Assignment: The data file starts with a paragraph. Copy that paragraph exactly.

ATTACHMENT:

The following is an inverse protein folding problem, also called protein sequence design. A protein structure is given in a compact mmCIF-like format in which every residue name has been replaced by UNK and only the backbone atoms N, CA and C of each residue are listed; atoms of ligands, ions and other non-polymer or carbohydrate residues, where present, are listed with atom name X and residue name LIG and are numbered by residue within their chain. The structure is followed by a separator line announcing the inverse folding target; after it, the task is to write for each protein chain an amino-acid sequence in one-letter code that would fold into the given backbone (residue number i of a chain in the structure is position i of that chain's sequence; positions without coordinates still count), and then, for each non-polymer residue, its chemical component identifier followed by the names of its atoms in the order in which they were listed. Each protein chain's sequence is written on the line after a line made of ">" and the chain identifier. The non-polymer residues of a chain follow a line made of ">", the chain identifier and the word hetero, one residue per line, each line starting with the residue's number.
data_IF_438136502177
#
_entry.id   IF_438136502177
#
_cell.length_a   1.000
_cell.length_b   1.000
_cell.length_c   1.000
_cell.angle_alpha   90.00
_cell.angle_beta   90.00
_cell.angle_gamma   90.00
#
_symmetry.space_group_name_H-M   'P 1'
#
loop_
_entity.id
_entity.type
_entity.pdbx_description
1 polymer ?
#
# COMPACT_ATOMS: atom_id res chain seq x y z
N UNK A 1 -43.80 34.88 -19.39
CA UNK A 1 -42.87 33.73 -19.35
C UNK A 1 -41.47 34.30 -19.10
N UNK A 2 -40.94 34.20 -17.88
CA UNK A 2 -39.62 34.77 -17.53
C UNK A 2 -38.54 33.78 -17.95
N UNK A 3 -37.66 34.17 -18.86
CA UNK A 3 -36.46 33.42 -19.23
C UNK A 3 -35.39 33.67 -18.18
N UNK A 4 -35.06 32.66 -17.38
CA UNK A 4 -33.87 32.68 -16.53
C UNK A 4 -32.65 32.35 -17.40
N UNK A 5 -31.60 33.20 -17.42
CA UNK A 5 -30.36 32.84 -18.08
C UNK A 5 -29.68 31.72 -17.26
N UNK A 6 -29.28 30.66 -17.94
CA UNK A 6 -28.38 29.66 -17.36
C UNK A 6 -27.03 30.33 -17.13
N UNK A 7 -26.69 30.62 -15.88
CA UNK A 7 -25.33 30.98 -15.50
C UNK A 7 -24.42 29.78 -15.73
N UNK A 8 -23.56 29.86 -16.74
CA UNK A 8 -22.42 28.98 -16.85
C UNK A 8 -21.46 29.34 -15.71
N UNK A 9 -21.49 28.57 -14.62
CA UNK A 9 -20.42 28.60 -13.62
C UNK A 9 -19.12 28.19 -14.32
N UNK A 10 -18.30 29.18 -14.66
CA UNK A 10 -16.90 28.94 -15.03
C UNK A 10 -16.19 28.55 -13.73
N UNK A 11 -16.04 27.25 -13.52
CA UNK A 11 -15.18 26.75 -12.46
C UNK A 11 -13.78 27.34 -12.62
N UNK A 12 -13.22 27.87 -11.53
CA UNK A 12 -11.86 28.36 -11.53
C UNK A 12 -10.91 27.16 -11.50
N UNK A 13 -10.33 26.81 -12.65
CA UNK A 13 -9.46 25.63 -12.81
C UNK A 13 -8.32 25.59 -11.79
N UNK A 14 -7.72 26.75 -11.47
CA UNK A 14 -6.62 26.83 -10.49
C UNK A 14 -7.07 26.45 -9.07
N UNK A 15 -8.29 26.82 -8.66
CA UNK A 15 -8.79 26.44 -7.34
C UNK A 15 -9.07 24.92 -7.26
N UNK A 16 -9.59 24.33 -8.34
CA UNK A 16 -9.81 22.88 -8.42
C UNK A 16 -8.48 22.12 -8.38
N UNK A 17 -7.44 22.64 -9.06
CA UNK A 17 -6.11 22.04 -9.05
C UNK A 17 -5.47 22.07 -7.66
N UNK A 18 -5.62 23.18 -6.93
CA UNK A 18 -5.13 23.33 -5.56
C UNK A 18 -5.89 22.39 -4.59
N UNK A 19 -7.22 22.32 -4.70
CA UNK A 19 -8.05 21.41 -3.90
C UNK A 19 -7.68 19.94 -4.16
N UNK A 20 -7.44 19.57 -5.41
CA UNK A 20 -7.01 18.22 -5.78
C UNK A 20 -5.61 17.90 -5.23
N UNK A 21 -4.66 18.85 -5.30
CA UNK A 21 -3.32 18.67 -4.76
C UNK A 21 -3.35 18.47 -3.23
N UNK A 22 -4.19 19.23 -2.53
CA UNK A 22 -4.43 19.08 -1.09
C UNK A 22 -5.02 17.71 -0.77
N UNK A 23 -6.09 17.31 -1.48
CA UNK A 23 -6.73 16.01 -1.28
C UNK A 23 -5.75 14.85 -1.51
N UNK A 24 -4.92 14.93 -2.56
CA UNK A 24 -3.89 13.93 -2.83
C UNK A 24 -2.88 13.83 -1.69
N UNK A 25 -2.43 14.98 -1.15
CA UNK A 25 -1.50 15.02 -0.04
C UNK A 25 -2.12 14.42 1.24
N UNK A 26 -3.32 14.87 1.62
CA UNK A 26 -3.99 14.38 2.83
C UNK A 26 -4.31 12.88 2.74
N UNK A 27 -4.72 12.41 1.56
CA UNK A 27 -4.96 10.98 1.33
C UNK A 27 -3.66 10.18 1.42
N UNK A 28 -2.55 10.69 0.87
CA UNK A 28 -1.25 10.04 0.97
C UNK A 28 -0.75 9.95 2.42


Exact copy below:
The following is an inverse protein folding problem, also called protein sequence design. A protein structure is given in a compact mmCIF-like format in which every residue name has been replaced by UNK and only the backbone atoms N, CA and C of each residue are listed; atoms of ligands, ions and other non-polymer or carbohydrate residues, where present, are listed with atom name X and residue name LIG and are numbered by residue within their chain. The structure is followed by a separator line announcing the inverse folding target; after it, the task is to write for each protein chain an amino-acid sequence in one-letter code that would fold into the given backbone (residue number i of a chain in the structure is position i of that chain's sequence; positions without coordinates still count), and then, for each non-polymer residue, its chemical component identifier followed by the names of its atoms in the order in which they were listed. Each protein chain's sequence is written on the line after a line made of ">" and the chain identifier. The non-polymer residues of a chain follow a line made of ">", the chain identifier and the word hetero, one residue per line, each line starting with the residue's number.